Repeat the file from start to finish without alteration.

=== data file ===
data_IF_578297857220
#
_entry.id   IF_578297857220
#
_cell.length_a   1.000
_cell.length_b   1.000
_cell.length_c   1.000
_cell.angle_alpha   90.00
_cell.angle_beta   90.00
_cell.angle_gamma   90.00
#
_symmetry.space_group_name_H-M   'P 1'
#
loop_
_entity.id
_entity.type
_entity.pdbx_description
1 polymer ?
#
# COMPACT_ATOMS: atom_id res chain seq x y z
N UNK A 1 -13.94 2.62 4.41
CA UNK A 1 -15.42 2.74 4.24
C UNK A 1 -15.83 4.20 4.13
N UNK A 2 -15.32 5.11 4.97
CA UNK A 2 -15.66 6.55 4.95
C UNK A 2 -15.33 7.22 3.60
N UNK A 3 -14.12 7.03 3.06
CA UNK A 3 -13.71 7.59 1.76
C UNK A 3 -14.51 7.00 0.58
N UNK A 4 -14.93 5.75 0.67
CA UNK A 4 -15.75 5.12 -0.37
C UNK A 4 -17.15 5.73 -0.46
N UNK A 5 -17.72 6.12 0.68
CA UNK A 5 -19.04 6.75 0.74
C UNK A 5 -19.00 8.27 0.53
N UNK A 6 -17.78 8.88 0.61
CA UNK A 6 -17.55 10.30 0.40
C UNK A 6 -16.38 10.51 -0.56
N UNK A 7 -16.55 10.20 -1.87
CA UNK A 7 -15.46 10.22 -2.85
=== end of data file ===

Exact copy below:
data_IF_578297857220
#
_entry.id   IF_578297857220
#
_cell.length_a   1.000
_cell.length_b   1.000
_cell.length_c   1.000
_cell.angle_alpha   90.00
_cell.angle_beta   90.00
_cell.angle_gamma   90.00
#
_symmetry.space_group_name_H-M   'P 1'
#
loop_
_entity.id
_entity.type
_entity.pdbx_description
1 polymer ?
#
# COMPACT_ATOMS: atom_id res chain seq x y z
N UNK A 1 -13.94 2.62 4.41
CA UNK A 1 -15.42 2.74 4.24
C UNK A 1 -15.83 4.20 4.13
N UNK A 2 -15.32 5.11 4.97
CA UNK A 2 -15.66 6.55 4.95
C UNK A 2 -15.33 7.22 3.60
N UNK A 3 -14.12 7.03 3.06
CA UNK A 3 -13.71 7.59 1.76
C UNK A 3 -14.51 7.00 0.58
N UNK A 4 -14.93 5.75 0.67
CA UNK A 4 -15.75 5.12 -0.37
C UNK A 4 -17.15 5.73 -0.46
N UNK A 5 -17.72 6.12 0.68
CA UNK A 5 -19.04 6.75 0.74
C UNK A 5 -19.00 8.27 0.53
N UNK A 6 -17.78 8.88 0.61
CA UNK A 6 -17.55 10.30 0.40
C UNK A 6 -16.38 10.51 -0.56
N UNK A 7 -16.55 10.20 -1.87
CA UNK A 7 -15.46 10.22 -2.85